This worked fine until we deployed the application to a phone running an Android M preview build. On this phone - that doesn't even support restricted profiles - the UserManager always returned a restriction. Whoops, suddenly everyone with Android M on their phones had a very limited Firefox Nightly. We then switched to iterating over the returned Bundles (for application and user restrictions) and only assuming we are in a restricted profile if at least one restriction in those bundles is enabled (getBoolean() returns true).
In general it is a better approach to never detect whether you are in a restricted profile or not but instead always check whether a specific (application) restriction is enabled or not.
A resource qualifier would be nice
Hiding features and UI in restricted profiles will add a lot of if statements to the code base. It would have been nice to have a resource qualifier for restricted profiles to load different layouts, drawables and other configurations. Besides that this would also solve the "detect restricted profile" problem quite elegant.
Strict mode: Disk read violation
At runtime we noticed that we have been triggering a lot of disk read violations. Looking at Android's source code it turns out that UserManager.getApplicationRestrictions() reads and parses an XML file on every call. Without caching anything like SharedPreferences do. We worked around that by implementing our own memory cache and refreshing the list of restrictions whenever the application is resumed. To update restrictions the user will always have to switch to the admin profile and therefore leave (and later resume) the application.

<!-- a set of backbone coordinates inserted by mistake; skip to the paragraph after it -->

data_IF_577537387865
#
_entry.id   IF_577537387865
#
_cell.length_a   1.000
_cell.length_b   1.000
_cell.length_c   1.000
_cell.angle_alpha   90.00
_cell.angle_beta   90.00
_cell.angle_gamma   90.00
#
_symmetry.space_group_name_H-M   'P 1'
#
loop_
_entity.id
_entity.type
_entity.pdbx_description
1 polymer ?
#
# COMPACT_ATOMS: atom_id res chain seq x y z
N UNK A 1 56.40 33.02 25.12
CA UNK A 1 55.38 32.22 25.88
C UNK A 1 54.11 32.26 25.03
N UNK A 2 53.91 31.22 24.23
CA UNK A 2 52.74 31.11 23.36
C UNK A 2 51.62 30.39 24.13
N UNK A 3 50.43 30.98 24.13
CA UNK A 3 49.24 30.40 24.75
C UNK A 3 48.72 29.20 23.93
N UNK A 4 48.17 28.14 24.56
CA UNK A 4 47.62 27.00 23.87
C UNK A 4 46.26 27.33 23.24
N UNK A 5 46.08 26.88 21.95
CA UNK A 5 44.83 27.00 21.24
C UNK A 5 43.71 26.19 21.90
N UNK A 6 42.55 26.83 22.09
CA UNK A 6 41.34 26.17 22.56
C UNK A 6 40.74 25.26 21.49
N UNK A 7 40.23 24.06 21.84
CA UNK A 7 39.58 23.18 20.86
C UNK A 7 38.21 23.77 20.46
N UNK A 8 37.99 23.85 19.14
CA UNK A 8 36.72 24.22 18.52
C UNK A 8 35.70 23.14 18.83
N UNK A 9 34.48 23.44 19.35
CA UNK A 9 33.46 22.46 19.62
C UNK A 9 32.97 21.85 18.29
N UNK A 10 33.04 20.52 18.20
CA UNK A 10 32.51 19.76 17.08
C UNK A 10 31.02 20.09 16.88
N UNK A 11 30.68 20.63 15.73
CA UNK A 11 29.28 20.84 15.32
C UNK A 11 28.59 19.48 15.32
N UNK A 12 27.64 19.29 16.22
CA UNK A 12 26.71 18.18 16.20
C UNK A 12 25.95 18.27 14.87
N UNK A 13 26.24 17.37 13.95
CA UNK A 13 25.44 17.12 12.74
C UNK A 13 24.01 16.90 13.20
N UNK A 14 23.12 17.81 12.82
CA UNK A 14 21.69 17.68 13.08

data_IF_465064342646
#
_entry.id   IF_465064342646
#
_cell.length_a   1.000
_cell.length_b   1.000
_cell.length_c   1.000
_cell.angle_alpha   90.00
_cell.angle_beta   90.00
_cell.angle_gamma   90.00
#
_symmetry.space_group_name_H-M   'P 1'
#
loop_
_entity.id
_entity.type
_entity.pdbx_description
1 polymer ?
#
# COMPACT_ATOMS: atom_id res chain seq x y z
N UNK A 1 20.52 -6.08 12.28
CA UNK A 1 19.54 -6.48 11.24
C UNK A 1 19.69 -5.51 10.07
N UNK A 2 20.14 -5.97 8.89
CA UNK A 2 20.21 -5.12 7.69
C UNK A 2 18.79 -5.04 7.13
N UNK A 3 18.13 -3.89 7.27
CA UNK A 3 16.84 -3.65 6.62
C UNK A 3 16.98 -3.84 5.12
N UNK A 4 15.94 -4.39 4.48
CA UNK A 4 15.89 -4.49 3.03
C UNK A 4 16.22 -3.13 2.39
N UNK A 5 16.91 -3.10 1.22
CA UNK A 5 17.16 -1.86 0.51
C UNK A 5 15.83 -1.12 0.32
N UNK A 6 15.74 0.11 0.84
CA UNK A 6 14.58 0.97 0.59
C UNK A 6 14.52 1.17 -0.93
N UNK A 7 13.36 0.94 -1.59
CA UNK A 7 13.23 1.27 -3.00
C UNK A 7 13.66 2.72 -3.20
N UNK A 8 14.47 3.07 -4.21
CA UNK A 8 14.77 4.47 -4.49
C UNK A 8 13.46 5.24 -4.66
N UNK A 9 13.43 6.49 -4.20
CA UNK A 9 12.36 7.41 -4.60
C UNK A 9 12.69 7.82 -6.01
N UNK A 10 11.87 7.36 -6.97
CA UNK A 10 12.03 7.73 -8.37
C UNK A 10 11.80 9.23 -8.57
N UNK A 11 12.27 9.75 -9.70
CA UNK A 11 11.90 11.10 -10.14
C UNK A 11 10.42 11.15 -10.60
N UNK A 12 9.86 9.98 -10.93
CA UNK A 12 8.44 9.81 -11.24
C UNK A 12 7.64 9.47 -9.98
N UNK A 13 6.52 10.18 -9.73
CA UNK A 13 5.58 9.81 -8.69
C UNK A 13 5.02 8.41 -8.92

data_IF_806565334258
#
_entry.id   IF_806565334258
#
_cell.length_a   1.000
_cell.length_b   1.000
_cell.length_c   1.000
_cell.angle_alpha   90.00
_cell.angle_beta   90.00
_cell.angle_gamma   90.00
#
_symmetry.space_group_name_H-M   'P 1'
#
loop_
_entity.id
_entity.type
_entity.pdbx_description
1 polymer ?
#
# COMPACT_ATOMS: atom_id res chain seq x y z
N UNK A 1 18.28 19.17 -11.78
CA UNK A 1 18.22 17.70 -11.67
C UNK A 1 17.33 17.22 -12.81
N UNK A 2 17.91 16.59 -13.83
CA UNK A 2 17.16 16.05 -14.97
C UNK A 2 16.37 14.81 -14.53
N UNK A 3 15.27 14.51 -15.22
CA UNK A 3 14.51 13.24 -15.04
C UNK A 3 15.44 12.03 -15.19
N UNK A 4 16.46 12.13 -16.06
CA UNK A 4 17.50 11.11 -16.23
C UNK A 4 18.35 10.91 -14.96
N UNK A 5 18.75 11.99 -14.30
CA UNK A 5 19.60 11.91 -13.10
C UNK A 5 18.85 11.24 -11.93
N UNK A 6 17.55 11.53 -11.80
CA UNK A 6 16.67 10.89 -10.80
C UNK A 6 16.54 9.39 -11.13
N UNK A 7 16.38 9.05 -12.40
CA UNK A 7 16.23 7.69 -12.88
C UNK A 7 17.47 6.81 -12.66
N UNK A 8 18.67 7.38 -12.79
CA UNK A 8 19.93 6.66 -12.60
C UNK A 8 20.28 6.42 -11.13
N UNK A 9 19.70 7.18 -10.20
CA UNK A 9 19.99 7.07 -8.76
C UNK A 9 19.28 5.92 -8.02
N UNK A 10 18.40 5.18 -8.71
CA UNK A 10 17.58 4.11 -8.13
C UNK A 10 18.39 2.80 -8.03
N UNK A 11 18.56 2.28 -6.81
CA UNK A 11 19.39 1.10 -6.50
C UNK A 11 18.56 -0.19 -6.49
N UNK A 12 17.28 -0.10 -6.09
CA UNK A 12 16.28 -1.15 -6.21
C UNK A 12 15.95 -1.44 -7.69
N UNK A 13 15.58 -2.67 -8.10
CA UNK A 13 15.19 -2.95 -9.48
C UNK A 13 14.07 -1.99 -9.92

Android Marshmallow (6.0) introduced a new Easter egg system restriction: UserManager.DISALLOW_FUN - Specifies if the user is not allowed to have fun. In some cases, the device owner may wish to prevent the user from experiencing amusement or joy while using the device. The default value is false.
|Simplified browser UI with custom theme using a restricted profile (Firefox 42).|
With the current set of restrictions parents can create a kid-friendly and simplified browsing experience. Of course there are a lot of more possible features around parental controls that come to mind like block lists and restricting Web APIs (Microphone, Webcam). Some of these ideas have already been filed (Bug 1125710) and in addition to that we just started planning features for the next version (Bug 1205615). More ideas are definitely welcome!
Testing and feedback
At the time of this writing support for restricted profiles is available in Aurora (42.0) and Nightly (43.0) builds of Firefox. Restricted Profiles serve a very specific use case and therefore do not get as much usage coverage like other browser features. If you do have a tablet and are interested in restricted profiles then help us testing it! :)
Firefox for Android is open-source software and contributors are very welcome! You can find me on IRC (irc.mozilla.org) in #mobile (my nickname is "sebastian"), on Twitter and Google+. Get involved with Firefox for Android.
More resources about Project KidFox
- Mozilla Wiki: Project KinderFox
- Mozilla Wiki: KidFox proposal
- Mozilla wiki: KidFox brief
- Generic meta bug
- Bugzilla meta bug for v1
- Bugzilla meta bug for v2